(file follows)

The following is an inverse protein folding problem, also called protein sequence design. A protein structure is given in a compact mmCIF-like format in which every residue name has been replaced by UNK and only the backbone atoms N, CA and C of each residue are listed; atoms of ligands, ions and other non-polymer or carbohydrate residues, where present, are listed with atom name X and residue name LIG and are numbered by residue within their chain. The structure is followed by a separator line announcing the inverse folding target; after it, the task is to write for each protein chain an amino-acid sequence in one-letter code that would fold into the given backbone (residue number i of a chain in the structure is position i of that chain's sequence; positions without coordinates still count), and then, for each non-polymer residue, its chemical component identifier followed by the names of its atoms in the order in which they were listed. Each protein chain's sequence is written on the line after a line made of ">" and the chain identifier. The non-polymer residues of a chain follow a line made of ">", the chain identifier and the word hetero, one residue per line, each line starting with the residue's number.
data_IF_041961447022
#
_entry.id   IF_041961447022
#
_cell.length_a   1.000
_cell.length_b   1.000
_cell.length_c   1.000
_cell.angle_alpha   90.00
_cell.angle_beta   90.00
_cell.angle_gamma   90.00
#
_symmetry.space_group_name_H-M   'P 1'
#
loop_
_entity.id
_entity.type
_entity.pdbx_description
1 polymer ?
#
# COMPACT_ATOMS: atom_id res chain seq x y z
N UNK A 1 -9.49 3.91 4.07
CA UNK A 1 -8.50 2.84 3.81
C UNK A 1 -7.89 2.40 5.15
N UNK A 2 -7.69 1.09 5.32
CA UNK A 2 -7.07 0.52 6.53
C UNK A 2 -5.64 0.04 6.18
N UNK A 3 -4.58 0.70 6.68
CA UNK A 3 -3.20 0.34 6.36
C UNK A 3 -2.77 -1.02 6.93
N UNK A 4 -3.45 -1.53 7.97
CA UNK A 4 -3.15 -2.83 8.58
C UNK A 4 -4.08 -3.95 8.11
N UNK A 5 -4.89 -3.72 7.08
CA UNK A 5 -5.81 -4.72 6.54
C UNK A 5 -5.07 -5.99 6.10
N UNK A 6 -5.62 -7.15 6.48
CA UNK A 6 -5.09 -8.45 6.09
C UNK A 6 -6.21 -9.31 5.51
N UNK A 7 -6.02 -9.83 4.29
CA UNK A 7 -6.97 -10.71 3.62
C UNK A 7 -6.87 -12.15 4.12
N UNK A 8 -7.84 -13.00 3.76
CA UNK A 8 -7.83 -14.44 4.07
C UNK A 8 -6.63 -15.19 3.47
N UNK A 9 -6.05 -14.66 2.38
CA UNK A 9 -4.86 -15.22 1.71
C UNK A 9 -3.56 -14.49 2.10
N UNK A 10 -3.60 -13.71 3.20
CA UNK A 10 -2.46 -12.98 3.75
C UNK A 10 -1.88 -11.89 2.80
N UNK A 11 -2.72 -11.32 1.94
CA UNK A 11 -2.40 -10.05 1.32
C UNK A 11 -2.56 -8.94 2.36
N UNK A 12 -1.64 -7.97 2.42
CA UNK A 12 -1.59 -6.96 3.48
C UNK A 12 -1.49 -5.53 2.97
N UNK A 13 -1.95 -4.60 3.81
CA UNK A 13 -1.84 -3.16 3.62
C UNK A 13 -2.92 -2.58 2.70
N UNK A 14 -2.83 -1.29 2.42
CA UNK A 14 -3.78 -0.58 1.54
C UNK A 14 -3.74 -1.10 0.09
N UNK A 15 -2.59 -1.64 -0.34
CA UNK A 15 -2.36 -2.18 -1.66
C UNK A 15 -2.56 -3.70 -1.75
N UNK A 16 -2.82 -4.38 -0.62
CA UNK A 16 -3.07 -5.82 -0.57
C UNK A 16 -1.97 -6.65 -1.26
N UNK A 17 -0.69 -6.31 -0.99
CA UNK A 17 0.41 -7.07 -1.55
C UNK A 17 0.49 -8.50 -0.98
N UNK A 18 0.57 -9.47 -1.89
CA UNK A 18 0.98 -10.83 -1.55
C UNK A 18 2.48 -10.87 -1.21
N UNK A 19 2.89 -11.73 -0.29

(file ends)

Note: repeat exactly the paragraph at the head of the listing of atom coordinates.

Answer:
The following is an inverse protein folding problem, also called protein sequence design. A protein structure is given in a compact mmCIF-like format in which every residue name has been replaced by UNK and only the backbone atoms N, CA and C of each residue are listed; atoms of ligands, ions and other non-polymer or carbohydrate residues, where present, are listed with atom name X and residue name LIG and are numbered by residue within their chain. The structure is followed by a separator line announcing the inverse folding target; after it, the task is to write for each protein chain an amino-acid sequence in one-letter code that would fold into the given backbone (residue number i of a chain in the structure is position i of that chain's sequence; positions without coordinates still count), and then, for each non-polymer residue, its chemical component identifier followed by the names of its atoms in the order in which they were listed. Each protein chain's sequence is written on the line after a line made of ">" and the chain identifier. The non-polymer residues of a chain follow a line made of ">", the chain identifier and the word hetero, one residue per line, each line starting with the residue's number.